The specification of information technology systems gives emphasis to functional needs, but most specification methods have difficulty making formal and explicit a variety of non-functional needs; these may be critical if the system is to be acceptable in an organisational environment. Such needs may be on behalf of the whole user organisation, such as requirements for dependability, flexibility, and compatibility. They may also arise from the needs of end-users for systems which are usable and acceptable, that is, which do not threaten privacy, job satisfaction, health, etc. Studies of the IT uptake process often demonstrate that it is these very factors which can prevent implementation or encourage disuse.
The ORDIT project aims to produce a computer-based methodology that will enable design teams to make explicit non-functional requirements for their product or system. The methodology will use concepts at the organisational and work-role levels of description to represent such requirements, and will contain a database of standards, models and knowledge about the characteristics and needs of different classes of computer user. The methodology will also facilitate the testing of proposed technical solutions for matching with organisational requirements, and for their implications within the organisational environment.
As part of its work on enterprise modelling ORDIT has developed a range of educational and training materials to publicise its work and to educate organisations in the potential of enterprise modelling and the benefits it could bring to them. The internationalisation of ORDIT takes the form of a pilot seminar held in a major European capital, which involves the preparation of foreign language materials and presentations, sales and marketing in the target countries, and the provision of facilities with which to stage the seminar.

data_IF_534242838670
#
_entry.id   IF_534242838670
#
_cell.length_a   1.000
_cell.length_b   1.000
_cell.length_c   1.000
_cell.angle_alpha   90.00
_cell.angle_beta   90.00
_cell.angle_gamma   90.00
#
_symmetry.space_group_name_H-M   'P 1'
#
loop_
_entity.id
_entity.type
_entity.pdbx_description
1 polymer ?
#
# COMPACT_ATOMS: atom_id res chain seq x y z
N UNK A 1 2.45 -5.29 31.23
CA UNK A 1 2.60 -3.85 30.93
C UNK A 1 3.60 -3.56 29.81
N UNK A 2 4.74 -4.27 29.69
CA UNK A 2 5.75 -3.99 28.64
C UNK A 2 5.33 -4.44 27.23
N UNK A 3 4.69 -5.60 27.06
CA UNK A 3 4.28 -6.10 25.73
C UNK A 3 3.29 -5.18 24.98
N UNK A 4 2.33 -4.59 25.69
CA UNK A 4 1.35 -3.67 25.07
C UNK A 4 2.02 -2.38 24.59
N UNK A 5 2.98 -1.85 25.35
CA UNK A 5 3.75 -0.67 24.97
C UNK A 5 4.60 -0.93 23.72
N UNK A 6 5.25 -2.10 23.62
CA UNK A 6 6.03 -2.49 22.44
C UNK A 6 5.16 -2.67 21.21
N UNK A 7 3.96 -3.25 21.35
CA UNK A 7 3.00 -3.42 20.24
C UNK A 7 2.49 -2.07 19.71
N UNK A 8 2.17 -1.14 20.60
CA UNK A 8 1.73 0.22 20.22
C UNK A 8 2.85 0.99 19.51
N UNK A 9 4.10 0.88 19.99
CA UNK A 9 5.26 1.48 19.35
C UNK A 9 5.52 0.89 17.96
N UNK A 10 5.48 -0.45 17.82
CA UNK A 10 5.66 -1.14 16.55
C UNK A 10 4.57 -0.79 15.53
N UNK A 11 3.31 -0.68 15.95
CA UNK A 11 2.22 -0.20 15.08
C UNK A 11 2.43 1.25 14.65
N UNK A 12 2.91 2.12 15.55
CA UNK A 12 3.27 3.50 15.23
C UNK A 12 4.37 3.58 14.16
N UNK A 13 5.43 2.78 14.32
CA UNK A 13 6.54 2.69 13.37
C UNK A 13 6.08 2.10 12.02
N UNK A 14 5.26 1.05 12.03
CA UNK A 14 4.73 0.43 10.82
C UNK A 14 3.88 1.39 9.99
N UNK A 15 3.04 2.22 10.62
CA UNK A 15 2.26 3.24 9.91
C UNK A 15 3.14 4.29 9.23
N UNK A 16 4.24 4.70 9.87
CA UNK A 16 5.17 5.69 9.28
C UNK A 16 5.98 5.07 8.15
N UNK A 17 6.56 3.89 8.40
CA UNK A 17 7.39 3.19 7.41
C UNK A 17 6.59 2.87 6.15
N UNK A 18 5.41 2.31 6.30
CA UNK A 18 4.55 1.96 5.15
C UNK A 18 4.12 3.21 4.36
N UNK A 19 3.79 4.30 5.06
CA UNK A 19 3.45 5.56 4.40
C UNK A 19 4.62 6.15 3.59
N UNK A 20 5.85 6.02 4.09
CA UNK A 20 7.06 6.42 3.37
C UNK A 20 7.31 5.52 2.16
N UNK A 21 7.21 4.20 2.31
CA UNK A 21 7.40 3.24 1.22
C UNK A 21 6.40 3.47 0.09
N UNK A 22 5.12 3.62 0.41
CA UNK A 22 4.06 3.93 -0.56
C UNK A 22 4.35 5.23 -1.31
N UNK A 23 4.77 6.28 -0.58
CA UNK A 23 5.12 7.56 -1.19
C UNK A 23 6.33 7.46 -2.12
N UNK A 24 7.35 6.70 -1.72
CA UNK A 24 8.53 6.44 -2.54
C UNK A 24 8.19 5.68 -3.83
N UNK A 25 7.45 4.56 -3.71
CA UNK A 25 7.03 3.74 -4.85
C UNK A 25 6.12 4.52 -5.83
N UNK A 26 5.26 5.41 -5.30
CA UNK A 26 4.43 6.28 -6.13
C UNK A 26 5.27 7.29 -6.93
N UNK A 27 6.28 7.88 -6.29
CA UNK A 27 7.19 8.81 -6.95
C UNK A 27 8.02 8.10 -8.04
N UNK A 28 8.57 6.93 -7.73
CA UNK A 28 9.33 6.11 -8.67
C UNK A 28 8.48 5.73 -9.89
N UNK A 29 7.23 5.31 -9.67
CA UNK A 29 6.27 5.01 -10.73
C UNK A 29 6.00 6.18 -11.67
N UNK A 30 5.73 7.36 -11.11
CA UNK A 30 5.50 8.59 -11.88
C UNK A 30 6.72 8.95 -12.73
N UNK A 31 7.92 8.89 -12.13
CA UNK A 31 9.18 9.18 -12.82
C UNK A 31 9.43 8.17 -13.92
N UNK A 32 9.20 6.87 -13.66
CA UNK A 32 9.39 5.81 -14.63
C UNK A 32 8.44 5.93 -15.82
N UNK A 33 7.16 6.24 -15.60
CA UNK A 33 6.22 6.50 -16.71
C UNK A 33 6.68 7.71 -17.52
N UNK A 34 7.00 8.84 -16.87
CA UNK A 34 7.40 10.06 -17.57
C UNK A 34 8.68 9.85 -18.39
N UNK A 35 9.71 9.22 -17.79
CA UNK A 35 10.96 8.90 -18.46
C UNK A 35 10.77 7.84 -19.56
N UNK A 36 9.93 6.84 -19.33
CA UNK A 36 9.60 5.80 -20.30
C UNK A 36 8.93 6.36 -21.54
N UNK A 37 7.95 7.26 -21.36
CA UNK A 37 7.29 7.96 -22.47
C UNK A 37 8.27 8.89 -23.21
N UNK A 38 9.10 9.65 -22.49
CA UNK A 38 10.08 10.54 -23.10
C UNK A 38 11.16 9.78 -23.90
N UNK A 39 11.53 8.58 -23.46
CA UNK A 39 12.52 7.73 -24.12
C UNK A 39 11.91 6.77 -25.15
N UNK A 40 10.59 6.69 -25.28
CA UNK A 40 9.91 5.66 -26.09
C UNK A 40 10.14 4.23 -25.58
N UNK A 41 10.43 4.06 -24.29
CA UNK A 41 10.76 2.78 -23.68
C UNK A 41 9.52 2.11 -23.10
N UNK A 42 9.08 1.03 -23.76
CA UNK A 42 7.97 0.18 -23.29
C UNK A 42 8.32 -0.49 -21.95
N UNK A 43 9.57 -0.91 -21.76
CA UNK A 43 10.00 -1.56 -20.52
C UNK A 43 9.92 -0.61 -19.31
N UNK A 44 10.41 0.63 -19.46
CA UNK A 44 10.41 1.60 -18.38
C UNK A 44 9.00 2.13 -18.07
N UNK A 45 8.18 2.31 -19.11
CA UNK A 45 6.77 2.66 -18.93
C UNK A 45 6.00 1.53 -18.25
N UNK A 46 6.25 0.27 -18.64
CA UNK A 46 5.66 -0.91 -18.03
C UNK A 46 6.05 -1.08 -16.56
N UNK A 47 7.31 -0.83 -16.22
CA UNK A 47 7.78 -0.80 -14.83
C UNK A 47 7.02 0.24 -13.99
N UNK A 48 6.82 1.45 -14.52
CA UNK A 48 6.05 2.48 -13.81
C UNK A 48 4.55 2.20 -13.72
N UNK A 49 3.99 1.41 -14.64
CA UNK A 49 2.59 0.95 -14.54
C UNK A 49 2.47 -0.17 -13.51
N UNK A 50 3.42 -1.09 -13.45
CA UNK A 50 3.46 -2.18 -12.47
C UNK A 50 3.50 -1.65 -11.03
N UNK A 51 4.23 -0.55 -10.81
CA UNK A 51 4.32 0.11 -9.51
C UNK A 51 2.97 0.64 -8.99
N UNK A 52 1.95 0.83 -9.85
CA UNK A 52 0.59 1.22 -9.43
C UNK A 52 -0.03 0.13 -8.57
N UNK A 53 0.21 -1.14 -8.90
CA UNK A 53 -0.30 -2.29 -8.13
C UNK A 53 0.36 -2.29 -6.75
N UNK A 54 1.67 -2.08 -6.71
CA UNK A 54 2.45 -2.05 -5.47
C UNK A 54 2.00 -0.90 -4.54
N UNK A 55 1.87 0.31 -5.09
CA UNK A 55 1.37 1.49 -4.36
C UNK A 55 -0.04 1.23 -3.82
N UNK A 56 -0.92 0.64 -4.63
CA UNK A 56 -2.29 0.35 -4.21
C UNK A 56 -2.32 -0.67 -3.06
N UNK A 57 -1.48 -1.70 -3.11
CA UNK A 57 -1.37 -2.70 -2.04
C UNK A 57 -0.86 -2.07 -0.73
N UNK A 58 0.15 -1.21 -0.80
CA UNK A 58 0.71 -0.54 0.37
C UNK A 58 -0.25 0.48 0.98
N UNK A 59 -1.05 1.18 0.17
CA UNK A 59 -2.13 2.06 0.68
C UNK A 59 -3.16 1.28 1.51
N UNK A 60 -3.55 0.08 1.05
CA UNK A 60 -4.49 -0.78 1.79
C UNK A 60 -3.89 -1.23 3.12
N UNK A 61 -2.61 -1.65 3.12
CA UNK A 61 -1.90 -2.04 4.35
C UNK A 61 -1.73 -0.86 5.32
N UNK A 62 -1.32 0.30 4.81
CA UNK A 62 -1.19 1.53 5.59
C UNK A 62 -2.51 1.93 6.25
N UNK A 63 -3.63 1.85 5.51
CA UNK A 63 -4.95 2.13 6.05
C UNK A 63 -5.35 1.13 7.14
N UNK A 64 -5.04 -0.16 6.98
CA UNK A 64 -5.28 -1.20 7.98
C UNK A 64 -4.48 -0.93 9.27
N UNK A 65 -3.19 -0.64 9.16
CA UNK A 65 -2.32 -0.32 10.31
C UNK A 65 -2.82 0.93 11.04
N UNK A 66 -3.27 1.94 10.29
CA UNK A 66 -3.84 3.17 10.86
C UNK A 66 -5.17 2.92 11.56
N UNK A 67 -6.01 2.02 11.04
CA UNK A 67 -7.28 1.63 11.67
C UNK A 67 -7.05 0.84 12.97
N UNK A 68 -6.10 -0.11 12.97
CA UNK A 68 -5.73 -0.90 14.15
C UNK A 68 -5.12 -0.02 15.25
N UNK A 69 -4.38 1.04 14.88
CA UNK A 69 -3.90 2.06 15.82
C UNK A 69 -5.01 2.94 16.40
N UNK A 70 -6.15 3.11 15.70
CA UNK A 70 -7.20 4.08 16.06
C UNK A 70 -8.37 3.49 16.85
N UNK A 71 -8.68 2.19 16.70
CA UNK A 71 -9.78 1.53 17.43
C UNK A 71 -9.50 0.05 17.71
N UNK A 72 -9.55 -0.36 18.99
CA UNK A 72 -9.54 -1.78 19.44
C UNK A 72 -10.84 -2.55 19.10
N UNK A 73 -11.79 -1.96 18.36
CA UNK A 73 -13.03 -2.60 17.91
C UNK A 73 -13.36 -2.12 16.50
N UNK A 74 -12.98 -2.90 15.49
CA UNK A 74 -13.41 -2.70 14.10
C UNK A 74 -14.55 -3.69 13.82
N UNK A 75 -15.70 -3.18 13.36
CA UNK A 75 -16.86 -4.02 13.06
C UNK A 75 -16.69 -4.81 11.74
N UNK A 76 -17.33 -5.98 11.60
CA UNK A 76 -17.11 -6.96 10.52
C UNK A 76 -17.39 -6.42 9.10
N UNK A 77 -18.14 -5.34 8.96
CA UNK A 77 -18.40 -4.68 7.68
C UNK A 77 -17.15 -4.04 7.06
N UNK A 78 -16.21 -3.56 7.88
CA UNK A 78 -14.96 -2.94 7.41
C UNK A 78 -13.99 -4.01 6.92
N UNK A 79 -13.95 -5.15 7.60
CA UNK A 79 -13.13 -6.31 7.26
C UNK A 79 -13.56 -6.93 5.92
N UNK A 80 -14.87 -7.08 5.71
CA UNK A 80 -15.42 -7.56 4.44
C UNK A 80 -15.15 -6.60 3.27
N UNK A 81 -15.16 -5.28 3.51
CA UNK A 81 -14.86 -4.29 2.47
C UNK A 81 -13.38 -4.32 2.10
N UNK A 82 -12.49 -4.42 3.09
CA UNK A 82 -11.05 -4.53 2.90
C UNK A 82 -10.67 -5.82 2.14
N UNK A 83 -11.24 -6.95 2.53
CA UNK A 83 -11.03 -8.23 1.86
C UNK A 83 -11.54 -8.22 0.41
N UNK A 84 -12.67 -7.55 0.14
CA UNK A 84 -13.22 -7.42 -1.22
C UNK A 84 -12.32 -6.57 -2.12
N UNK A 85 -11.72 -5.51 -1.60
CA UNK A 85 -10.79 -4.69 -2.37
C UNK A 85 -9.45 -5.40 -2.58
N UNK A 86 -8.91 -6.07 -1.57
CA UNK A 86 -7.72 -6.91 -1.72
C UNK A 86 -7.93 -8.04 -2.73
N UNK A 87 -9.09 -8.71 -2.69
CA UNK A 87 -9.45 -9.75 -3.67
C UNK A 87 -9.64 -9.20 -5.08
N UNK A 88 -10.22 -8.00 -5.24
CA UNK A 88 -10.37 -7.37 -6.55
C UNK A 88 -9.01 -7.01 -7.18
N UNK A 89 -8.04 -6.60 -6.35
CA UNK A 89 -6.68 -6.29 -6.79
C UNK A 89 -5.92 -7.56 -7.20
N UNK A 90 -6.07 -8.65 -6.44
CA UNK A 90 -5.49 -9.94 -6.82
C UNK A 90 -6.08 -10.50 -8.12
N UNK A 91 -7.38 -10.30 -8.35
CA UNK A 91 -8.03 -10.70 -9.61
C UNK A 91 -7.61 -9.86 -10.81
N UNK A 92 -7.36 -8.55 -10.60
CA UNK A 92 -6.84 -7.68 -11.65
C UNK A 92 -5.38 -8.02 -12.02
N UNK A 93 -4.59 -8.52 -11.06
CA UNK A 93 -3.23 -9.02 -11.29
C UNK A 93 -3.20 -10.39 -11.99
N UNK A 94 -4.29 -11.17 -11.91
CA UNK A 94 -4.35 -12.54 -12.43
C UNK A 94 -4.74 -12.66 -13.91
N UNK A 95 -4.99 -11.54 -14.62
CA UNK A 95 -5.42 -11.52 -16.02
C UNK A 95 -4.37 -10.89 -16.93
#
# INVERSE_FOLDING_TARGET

The construction of this methodology will be by a user-centred, iterative development process. The participants will be organisational theorists and human factors specialists working with system software specialists. Early prototypes of the core of the methodology will be produced and subjected to user testing. The methodology will thereafter undergo several rounds of modification, extension and progressively more rigourous and realistic user testing. This process is to ensure the resultant methodology not only meets the functional needs of design teams, but also meets their non-functional requirements for acceptable and usable tools.
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